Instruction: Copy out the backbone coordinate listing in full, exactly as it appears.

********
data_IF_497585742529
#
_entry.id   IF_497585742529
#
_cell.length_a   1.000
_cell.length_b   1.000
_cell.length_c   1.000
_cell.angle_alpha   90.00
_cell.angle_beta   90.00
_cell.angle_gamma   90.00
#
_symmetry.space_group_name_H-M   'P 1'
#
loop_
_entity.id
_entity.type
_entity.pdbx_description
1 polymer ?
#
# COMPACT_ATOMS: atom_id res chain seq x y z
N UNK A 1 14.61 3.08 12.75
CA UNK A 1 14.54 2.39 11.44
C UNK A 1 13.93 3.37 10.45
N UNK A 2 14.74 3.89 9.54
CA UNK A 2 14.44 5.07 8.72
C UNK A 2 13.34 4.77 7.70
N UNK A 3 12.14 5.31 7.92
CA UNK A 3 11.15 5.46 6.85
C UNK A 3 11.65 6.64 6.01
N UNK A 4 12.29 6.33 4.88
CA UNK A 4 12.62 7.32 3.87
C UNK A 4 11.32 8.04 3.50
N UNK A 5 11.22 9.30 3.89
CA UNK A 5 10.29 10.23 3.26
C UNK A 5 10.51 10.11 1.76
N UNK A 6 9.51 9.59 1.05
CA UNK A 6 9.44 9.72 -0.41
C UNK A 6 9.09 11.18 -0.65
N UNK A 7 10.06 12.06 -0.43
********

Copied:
data_IF_497585742529
#
_entry.id   IF_497585742529
#
_cell.length_a   1.000
_cell.length_b   1.000
_cell.length_c   1.000
_cell.angle_alpha   90.00
_cell.angle_beta   90.00
_cell.angle_gamma   90.00
#
_symmetry.space_group_name_H-M   'P 1'
#
loop_
_entity.id
_entity.type
_entity.pdbx_description
1 polymer ?
#
# COMPACT_ATOMS: atom_id res chain seq x y z
N UNK A 1 14.61 3.08 12.75
CA UNK A 1 14.54 2.39 11.44
C UNK A 1 13.93 3.37 10.45
N UNK A 2 14.74 3.89 9.54
CA UNK A 2 14.44 5.07 8.72
C UNK A 2 13.34 4.77 7.70
N UNK A 3 12.14 5.31 7.92
CA UNK A 3 11.15 5.46 6.85
C UNK A 3 11.65 6.64 6.01
N UNK A 4 12.29 6.33 4.88
CA UNK A 4 12.62 7.32 3.87
C UNK A 4 11.32 8.04 3.50
N UNK A 5 11.22 9.30 3.89
CA UNK A 5 10.29 10.23 3.26
C UNK A 5 10.51 10.11 1.76
N UNK A 6 9.51 9.59 1.05
CA UNK A 6 9.44 9.72 -0.41
C UNK A 6 9.09 11.18 -0.65
N UNK A 7 10.06 12.06 -0.43